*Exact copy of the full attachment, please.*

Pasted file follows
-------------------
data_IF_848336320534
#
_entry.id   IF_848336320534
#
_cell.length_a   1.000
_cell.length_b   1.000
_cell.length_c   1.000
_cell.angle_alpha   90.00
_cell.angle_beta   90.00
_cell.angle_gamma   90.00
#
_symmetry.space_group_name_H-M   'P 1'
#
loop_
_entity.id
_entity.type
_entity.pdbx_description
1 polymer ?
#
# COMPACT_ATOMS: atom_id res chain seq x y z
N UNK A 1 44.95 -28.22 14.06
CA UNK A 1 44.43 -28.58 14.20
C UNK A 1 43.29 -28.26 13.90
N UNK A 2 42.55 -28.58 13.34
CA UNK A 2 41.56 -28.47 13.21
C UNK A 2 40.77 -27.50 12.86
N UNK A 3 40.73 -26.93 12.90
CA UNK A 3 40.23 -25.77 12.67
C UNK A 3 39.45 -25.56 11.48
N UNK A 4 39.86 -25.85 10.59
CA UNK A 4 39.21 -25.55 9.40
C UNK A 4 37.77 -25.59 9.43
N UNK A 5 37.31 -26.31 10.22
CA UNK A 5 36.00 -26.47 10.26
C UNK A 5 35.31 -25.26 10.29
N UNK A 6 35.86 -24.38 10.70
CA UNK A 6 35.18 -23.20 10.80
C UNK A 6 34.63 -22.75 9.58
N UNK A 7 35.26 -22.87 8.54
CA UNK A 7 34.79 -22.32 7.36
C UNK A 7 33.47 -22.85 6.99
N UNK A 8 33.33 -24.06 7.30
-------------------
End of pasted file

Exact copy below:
data_IF_848336320534
#
_entry.id   IF_848336320534
#
_cell.length_a   1.000
_cell.length_b   1.000
_cell.length_c   1.000
_cell.angle_alpha   90.00
_cell.angle_beta   90.00
_cell.angle_gamma   90.00
#
_symmetry.space_group_name_H-M   'P 1'
#
loop_
_entity.id
_entity.type
_entity.pdbx_description
1 polymer ?
#
# COMPACT_ATOMS: atom_id res chain seq x y z
N UNK A 1 44.95 -28.22 14.06
CA UNK A 1 44.43 -28.58 14.20
C UNK A 1 43.29 -28.26 13.90
N UNK A 2 42.55 -28.58 13.34
CA UNK A 2 41.56 -28.47 13.21
C UNK A 2 40.77 -27.50 12.86
N UNK A 3 40.73 -26.93 12.90
CA UNK A 3 40.23 -25.77 12.67
C UNK A 3 39.45 -25.56 11.48
N UNK A 4 39.86 -25.85 10.59
CA UNK A 4 39.21 -25.55 9.40
C UNK A 4 37.77 -25.59 9.43
N UNK A 5 37.31 -26.31 10.22
CA UNK A 5 36.00 -26.47 10.26
C UNK A 5 35.31 -25.26 10.29
N UNK A 6 35.86 -24.38 10.70
CA UNK A 6 35.18 -23.20 10.80
C UNK A 6 34.63 -22.75 9.58
N UNK A 7 35.26 -22.87 8.54
CA UNK A 7 34.79 -22.32 7.36
C UNK A 7 33.47 -22.85 6.99
N UNK A 8 33.33 -24.06 7.30